Here's to 80 More Years of Keeping Seniors out of Poverty

As Social Security turns 80 this year, we celebrate it as the nation's most successful anti-poverty program in history. In 80 years, it has lifted millions of our families out of poverty and never missed a payment. But millions of the seniors in our communities still live in poverty today.

There are currently 6.4 million older Americans living in poverty, and with 10,000 people turning 65 every day, that number is likely to grow over the next decade. Over the last several decades changes in our economy have made it harder for all of us to be financially prepared for retirement. Pensions are disappearing and wage stagnation has made it more difficult to save. This is particularly true for women who we know make less than men for working the same jobs and for people of color who are less likely to have benefited from growth in the economy. For many who had been able to save some money or develop equity in their home, those assets were lost or significantly depleted in the recent, persistent recession. In addition, due to rising housing, health care, and long term care costs, it is more expensive than ever to grow old.

Those of us in the field of aging know the statistics and the reasons why poverty persists and is growing among older adults. And we see the real life impact that poverty has on seniors like the women in this video . Now a number of the Presidential candidates are talking about this reality and calling for Social Security to be protected and expanded.

Senator Bernie Sanders has long advocated for strengthening and expanding Social Security benefits. He has even acted to help seniors living in deep poverty by introducing improvements to the little-known Supplemental Security Income (SSI) program that serves 8.4 million older adults and people with disabilities who live below the federal poverty level. He recently sponsored, with Senators Elizabeth Warren, Sherrod Brown, and others, the Supplemental Security Income Restoration Act of 2015 (S 1387 and HR 2442). Martin O'Malley has also come out strong in support of expanding Social Security.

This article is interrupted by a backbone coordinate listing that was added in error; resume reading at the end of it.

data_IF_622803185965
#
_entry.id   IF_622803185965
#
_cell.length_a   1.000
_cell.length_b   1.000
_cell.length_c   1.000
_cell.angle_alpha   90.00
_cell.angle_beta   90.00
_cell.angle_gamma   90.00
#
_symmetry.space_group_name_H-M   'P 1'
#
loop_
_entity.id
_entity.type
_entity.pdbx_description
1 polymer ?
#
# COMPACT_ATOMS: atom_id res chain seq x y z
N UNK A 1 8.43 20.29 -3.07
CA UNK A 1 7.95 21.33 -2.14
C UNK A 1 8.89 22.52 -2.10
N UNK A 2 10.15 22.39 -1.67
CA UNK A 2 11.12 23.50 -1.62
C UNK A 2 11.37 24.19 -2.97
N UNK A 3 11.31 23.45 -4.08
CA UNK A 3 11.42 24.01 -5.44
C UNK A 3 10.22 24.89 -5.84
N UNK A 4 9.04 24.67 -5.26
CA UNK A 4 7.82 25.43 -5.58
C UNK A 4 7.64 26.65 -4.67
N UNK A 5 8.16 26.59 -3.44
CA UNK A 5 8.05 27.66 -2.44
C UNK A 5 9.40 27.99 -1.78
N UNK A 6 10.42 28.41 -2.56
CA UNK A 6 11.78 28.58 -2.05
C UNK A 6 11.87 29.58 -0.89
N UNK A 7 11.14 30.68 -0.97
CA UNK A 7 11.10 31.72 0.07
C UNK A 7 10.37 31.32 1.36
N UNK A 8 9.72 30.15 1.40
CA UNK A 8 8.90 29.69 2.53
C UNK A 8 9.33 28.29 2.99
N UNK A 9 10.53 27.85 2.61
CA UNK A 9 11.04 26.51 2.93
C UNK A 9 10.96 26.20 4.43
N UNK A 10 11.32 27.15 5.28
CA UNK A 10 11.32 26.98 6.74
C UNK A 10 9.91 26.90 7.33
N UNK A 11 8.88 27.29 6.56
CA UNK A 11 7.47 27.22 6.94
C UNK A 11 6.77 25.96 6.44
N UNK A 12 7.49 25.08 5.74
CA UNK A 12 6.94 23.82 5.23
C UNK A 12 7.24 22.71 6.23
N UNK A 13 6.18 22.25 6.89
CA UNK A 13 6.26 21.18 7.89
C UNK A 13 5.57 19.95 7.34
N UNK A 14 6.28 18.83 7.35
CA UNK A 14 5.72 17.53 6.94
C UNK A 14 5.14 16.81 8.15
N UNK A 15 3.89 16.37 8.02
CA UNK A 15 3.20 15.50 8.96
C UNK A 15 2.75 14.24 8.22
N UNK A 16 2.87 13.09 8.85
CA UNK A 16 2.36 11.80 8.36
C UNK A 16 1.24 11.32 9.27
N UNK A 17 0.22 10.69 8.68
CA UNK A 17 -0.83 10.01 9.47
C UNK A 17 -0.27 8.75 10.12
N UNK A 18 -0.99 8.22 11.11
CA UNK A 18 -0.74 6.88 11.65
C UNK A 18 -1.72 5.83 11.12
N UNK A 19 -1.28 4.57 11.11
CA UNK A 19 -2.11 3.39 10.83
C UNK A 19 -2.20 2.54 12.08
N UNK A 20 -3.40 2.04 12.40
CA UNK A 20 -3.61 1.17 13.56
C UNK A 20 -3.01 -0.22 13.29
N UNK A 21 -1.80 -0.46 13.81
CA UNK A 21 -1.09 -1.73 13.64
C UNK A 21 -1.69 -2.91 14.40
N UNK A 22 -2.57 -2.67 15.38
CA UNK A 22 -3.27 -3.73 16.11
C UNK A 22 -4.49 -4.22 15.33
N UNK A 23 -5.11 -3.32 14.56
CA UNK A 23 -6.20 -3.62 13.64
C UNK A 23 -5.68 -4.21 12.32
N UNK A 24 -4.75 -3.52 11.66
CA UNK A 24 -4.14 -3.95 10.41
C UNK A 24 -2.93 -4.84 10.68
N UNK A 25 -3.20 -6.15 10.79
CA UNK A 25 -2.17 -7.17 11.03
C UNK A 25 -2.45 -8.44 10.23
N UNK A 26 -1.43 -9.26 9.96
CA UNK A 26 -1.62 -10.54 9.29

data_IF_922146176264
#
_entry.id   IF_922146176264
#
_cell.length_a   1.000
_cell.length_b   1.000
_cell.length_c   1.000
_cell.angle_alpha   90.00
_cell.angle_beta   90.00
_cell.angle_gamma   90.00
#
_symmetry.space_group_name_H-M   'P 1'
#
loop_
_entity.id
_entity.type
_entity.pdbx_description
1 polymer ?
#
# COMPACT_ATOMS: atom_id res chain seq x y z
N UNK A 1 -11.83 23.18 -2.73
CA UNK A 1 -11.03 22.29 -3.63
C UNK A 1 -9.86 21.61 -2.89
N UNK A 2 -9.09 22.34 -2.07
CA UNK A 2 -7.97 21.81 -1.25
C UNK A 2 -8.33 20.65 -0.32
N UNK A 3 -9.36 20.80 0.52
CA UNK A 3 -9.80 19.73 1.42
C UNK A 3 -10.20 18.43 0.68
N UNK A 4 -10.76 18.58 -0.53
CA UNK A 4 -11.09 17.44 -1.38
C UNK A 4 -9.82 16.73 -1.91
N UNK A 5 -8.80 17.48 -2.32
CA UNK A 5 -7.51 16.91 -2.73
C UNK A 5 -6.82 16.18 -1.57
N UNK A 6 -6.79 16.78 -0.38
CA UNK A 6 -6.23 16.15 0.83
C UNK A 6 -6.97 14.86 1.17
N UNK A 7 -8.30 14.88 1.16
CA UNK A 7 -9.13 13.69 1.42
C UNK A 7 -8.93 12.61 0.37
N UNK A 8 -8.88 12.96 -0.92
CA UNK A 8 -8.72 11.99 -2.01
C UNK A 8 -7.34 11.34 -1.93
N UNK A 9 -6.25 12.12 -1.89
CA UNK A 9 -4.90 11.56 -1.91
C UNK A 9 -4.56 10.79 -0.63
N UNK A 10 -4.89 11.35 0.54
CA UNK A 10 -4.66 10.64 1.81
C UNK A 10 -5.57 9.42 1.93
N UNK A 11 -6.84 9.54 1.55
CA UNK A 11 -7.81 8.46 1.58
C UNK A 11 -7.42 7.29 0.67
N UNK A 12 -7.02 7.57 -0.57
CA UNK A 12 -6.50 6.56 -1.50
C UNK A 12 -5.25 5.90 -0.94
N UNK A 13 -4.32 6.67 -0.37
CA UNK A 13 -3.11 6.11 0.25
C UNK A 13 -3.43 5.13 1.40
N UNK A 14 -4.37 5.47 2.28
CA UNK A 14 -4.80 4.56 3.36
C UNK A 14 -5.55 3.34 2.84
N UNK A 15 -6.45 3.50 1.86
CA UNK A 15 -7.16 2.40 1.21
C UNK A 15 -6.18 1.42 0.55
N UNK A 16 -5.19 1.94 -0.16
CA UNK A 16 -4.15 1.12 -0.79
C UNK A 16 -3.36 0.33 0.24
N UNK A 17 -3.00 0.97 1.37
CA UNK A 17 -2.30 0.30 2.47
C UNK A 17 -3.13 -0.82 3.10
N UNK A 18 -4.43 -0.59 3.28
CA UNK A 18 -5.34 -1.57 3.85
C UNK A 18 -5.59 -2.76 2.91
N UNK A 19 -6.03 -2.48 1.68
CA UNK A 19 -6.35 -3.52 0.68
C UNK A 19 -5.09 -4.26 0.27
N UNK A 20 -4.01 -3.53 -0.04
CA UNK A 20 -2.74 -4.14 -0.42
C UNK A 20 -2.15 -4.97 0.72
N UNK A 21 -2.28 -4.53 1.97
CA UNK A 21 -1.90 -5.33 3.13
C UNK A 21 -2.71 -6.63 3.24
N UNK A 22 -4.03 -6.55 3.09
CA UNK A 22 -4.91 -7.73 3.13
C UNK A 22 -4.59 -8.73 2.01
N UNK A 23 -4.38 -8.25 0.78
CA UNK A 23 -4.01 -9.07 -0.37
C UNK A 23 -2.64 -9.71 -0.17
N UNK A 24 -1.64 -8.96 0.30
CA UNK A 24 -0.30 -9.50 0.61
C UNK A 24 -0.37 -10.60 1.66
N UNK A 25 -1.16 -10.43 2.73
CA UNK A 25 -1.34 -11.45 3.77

And now, Hillary Clinton is talking about improving Social Security benefits as well. Clinton told the AFL-CIO via a questionnaire back in April (that was recently made public) that she wants to both "improve how Social Security works for women" and to "enhance benefits for our most vulnerable seniors."

And it is not just the candidates from one party. Mike Huckabee has also come out saying that he doesn't believe in cutting Social Security benefits. Even Donald Trump, not known for his empathy or firm grasp of the needs of everyday low and middle income people, has said that he wouldn't cut Social Security, Medicare, or Medicaid.

It is likely that Social Security will continue to be a big issue throughout the long, and at times bewildering, Presidential campaign season. Some candidates will undoubtedly ignore the rising levels of economic insecurity among older adults and call for cuts to the program. And yes, don't be fooled, changing the formula for cost of living adjustments or raising the retirement age are benefit cuts for all of us that hurt low-income seniors and people with disabilities the most. Others will look at the economic reality facing older adults and continue to push proposals that would provide additional help to our poorest seniors that include expanding Social Security and restoring the SSI program.

In Social Security's 80th year, I hope to see more politicians of all stripes embracing its promise to be there for every American when they need it. I'd like to see more sentiments like this one from President Gerald R. Ford, "We must begin by insuring that the Social Security System is beyond challenge. [It is] a vital obligation each generation has to those who have worked hard and contributed to it all their lives." I'll go a step further and say that Social Security should be expanded to meet the growing and changing needs of seniors in today's economy.